Police are under a microscope like never before in the history of law enforcement. Law enforcement Officers are seen in action more than ever before, and they are seen much sooner. There has been a great deal of debate both tactical, legal and practical regarding the use of force. One of the overall best resources an officer routinely carries and employs all too seldom is Oleoresin Capsicum, better known as Pepper Spray.

There are always exceptions, but the majority of law enforcement agencies accept the use of Pepper Spray to be between empty hand control, and lethal force within the use of force continuum. There will be circumstances in which the baton, CED and firearm are necessary, that being said many police confrontations can be better addressed by the use of Pepper Spray by a competently trained officer.

The use of Pepper Spray has some major principle advantages. It is inexpensive. It is lite weight and can be used one-handed. It rarely if ever has residual effects on those it is affected by it, this includes both subjects and officers. To the uninformed, it looks much less offensive than shocking, striking or shooting a subject. Neither the use of illegal drugs nor the mental state of the individual stops Pepper Spray from being effective.

Exposure to Pepper Spray causes an involuntary closing of eyes, temporary effects breathing and motor control. Once in custody, the effects of Pepper Spray can be mitigated with the use of decontamination sprays and wipes. Pepper spray devices come in a variety of concentrations and form factors, which allow them to be deployed effectively in a variety of environments and situations.

Other effects regarding Pepper Spray should also be considered. Because Pepper Spray is considered less than lethal an officer if properly trained, is more likely to use Pepper Spray when appropriate rather than escalate to lethal force. The area of effect of pepper spray is relatively short ranged and can be broad if deployed properly. This frees the officer from having to consider backstop issues, and if need be can be used on multiple subjects very effectively. When using Pepper Spray against multiple subjects the term “pray and spray” takes on new meaning.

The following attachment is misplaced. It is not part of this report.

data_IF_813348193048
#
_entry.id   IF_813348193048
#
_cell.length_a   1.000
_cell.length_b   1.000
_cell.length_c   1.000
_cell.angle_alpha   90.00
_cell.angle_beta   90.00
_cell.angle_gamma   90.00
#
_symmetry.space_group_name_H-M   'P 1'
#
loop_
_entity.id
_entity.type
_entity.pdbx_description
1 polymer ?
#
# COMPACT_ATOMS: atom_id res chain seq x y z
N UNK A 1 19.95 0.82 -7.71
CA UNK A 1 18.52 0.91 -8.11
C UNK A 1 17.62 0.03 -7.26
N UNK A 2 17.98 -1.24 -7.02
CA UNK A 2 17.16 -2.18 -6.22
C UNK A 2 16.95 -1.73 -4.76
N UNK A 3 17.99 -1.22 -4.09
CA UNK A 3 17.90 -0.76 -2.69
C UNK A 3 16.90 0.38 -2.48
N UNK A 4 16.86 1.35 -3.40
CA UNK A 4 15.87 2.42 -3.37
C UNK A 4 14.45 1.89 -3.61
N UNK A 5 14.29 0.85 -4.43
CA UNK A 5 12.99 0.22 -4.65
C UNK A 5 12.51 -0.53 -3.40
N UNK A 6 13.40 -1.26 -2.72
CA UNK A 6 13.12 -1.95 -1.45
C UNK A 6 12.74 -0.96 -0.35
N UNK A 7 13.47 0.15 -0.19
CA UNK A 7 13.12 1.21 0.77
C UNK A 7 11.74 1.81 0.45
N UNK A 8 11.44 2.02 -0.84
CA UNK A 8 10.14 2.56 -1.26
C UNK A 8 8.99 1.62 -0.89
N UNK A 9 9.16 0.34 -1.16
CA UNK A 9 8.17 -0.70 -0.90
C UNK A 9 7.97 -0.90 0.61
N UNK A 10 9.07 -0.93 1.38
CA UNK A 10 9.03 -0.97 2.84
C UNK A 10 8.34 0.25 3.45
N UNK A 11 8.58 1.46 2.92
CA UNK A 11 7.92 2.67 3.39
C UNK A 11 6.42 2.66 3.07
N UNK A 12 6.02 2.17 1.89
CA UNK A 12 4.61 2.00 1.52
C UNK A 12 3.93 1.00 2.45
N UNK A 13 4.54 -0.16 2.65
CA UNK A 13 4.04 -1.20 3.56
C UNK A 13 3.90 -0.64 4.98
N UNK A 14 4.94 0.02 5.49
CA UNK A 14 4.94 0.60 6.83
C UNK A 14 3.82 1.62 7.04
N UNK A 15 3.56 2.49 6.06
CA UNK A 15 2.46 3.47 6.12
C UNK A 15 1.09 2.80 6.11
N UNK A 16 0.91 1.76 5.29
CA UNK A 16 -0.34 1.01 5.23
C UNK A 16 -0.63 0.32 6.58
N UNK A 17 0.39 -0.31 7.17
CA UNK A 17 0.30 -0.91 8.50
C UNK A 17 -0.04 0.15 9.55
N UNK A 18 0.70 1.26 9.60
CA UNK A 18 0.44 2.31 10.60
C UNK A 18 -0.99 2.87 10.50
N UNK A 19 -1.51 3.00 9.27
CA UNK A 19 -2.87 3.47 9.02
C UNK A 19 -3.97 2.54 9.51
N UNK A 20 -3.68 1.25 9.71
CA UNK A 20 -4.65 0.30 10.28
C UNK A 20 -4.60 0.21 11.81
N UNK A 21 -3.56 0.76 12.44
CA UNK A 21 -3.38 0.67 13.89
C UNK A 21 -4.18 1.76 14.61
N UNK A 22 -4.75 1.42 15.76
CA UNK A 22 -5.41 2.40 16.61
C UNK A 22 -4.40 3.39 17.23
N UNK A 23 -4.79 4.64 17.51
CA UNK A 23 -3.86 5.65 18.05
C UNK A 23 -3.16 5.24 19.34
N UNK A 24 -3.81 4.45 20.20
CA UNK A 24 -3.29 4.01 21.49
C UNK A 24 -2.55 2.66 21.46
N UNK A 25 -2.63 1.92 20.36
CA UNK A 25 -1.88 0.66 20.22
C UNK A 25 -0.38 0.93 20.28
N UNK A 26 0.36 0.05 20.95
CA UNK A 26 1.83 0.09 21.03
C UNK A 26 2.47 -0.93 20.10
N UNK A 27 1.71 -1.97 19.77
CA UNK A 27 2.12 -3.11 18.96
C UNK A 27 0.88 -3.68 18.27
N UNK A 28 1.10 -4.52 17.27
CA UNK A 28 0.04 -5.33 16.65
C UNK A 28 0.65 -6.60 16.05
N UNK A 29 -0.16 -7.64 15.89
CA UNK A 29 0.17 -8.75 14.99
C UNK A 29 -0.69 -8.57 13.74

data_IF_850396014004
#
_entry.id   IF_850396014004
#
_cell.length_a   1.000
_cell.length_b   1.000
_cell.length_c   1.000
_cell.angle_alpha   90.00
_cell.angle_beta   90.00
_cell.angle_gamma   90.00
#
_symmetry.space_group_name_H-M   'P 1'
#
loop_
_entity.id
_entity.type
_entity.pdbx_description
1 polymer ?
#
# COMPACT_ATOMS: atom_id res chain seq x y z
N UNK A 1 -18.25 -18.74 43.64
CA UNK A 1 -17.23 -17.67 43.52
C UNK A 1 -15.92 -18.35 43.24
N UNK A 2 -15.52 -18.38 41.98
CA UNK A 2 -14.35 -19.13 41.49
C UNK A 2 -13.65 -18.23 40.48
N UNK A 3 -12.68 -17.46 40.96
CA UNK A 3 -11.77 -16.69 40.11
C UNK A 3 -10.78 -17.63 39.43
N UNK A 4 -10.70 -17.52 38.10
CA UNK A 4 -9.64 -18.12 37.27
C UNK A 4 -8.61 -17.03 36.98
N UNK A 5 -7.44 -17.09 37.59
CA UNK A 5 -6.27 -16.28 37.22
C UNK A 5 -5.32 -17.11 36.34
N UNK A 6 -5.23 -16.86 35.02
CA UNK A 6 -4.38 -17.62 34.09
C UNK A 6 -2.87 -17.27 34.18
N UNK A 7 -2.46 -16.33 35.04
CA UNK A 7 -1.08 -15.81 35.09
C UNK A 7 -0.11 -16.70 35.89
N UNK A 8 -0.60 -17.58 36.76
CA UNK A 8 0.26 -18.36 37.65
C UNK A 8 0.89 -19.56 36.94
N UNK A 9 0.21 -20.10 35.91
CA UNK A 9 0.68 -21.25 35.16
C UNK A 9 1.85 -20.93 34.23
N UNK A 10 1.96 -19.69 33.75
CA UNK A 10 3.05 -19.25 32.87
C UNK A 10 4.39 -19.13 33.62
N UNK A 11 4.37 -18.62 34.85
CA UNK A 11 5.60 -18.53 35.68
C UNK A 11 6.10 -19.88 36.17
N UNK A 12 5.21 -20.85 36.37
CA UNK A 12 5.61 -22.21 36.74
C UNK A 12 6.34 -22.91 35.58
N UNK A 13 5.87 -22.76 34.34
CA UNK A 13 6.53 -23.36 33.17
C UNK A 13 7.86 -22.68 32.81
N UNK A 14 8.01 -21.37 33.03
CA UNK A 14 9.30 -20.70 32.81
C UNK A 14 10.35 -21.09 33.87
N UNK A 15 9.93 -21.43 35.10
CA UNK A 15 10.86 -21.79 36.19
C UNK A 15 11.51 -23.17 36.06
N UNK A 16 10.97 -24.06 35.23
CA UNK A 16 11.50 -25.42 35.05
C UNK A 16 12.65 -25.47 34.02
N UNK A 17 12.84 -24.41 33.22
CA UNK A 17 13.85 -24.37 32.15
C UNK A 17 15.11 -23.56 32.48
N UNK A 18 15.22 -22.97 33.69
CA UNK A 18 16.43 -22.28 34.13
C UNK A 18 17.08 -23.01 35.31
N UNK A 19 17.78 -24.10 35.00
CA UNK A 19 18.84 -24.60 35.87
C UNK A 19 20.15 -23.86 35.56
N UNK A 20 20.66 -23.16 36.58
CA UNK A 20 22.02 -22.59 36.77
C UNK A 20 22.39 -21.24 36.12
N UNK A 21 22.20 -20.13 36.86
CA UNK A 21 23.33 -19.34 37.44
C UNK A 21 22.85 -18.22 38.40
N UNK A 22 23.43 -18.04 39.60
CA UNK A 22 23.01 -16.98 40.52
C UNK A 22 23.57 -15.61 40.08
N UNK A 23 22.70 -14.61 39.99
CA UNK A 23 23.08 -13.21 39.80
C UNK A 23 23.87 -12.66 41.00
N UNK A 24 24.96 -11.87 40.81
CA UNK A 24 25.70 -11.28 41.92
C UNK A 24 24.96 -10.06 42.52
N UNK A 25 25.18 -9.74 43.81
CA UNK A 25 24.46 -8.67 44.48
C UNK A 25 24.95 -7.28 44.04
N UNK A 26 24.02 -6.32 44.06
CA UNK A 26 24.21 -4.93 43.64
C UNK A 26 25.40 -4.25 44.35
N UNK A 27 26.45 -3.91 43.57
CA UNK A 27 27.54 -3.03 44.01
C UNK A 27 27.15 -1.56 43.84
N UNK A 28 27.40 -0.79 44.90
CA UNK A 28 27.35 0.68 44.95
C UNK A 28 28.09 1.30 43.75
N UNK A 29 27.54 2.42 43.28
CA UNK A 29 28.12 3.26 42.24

One effect of Pepper Spray that is often overlooked is that many sprays are colored bright orange or red. A subject that has been sprayed can be identified by the Pepper Spray residue left on the skin and clothing. This residue can be seen as well as smelled for a short time after exposure. This can be of huge benefit, if the subject tries to flee into crowds, or comes into contact with other officers in the area.

There are some disadvantages to the use of Pepper Spray that officers should keep in mind. In an area with high winds or air flow, the spray may become less effective, shorter ranged and cause unintended exposure to others. While Pepper Spray is inside the effective range of most police encounters, it is not a universal fix for every confrontation.

The primary effects of pepper spray alone should make it the next logical step in the use of force once open hand control is ineffective, or is inappropriate. It is less likely to cause lasting harm to the subject, it is less to cause lasting harm to bystanders, it is less likely to cause negative litigation and public opinion.

Disclaimer: The content in this article is the opinion of the writer and does not necessarily reflect the policies or opinions of US Patriot Tactical.

Robert Schwenk

Robert Schwenk

Robert Schwenk began a law enforcement career by joining the U.S.Army's Military police corps in 1982.Over the course of his career, Schwenk graduated from four separate police academies, two investigative courses and numerous certificate and training programs.Schwenk served as an armed officer, with arrest powers with five separate law enforcement agencies. In 2009 Schwenk retired from federal service due to a medical disability.Schwenk currently has interests writing, consulting, investigating and internet services and security.
Robert Schwenk

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